As Iranians prepare to elect a new president on Friday, Walsh says the post-election period may provide a good chance for progress on the nuclear front.
 
“If the election goes smoothly,” he said, “there will be a window of opportunity following their presidential election and before the end of President Obama’s term, where if the parties want to get something done, that’s the time to do it.”
 
Both Walsh and Crocker, however, say Washington and Tehran must break the cycle of mistrust between them in order to seriously address issues such as Iran’s suspected intention to develop nuclear weapons.

Andre de Nesnera

Andre de Nesnera is senior analyst at the Voice of America, where he has reported on international affairs for more than three decades. Now serving in Washington D.C., he was previously senior European correspondent based in London, established VOA’s Geneva bureau in 1984 and in 1989 was the first VOA correspondent permanently accredited in the Soviet Union.

You May Like

Brutality Eroding IS Financial Support

Director of National Intelligence James Clapper says IS's penchant for publicizing beheadings, other brutal forms of punishment hurts group’s bottom line More

Studies: Climate Change a Factor in Disasters in Syria, California

The studies point to the possibility of clear and present dangers from a threat often considered to be far in the future More

Video Afghan Refugees Complain of Harassment in Pakistan

Afghan officials and human rights organizations assert that Pakistani authorities are using deadly attack at school in Peshawar as pretext to push out Afghan refugees More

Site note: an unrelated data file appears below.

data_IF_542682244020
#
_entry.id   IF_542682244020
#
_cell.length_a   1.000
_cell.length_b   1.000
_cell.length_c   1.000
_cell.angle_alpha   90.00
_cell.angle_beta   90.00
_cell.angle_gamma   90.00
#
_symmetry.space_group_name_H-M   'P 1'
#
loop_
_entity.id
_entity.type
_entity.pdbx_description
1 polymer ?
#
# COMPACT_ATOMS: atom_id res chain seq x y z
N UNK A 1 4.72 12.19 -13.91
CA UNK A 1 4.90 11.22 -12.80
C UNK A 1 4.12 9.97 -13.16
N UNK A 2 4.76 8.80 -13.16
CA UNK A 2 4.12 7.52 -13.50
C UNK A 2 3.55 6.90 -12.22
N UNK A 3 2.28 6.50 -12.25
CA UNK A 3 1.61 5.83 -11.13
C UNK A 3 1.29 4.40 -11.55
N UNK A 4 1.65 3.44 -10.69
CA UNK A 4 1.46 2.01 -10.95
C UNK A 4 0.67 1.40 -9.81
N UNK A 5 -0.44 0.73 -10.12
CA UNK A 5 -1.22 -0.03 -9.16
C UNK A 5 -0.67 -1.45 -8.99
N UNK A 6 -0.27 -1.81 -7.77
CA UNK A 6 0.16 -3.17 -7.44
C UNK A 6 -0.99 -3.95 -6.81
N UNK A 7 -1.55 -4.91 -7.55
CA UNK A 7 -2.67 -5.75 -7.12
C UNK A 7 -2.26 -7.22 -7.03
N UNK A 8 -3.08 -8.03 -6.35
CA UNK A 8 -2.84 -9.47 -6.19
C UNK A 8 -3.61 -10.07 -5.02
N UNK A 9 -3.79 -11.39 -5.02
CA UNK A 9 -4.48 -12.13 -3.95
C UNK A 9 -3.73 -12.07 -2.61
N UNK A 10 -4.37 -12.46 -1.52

This forum has been closed.
Comment Sorting
Comments
     
by: Godwin from: Nigeria
June 12, 2013 10:02 AM
This election has nothing to do with it. Iran under Khamenei has decided to go ahead with nuclear capability. The elected officers have no say in how Iran is ruled - they only carry out orders given by the spiritual leader. Elections in Iran mean just nothing; if Ahmadinejad was unable to say his mind let alone challenge the sha's opinion, how much is any new "elected" officer expected to achieve under the same selector and maker of Iran's policies? Giving Iran the long period to make and present an election, is the nuclear program also waiting all the while for a new leader to emerge, or has the program continued till Iran gets beyond the limits only for the international community afraid of nuclear death to start on their knees to negotiate? Seems the situation is already hopeless, after all it's already in the hands of North Korea and Pakistan who are good allies with extremism and fanaticism.

So if there has been a lull in negotiation and not in the nuclear program of Iran, then it is better to forget it, for by now the regime must have had time enough to arrive at their destination -whatever it is. And there is no guarantee that the program or its prototype is not already in the hands of Hezbollah. The issue here is that the whole world and not only USA and Israel have been short-changed by whoever is policing the Iran program. The whole process appears to have little sincerity and the world is about to wake up to the greeting of yet another nuclear power from the northern hemisphere - a terrorist for that matter after North Korea - aiming the nuzzles of its ballistic missile with nuclear warheads at whoever dares to speak up against them. And someone will be glad that it will first be fired at Israel. USA as is now is more talk and less action. Lack of direction?

by: Change Iran Now from: US
June 12, 2013 12:20 AM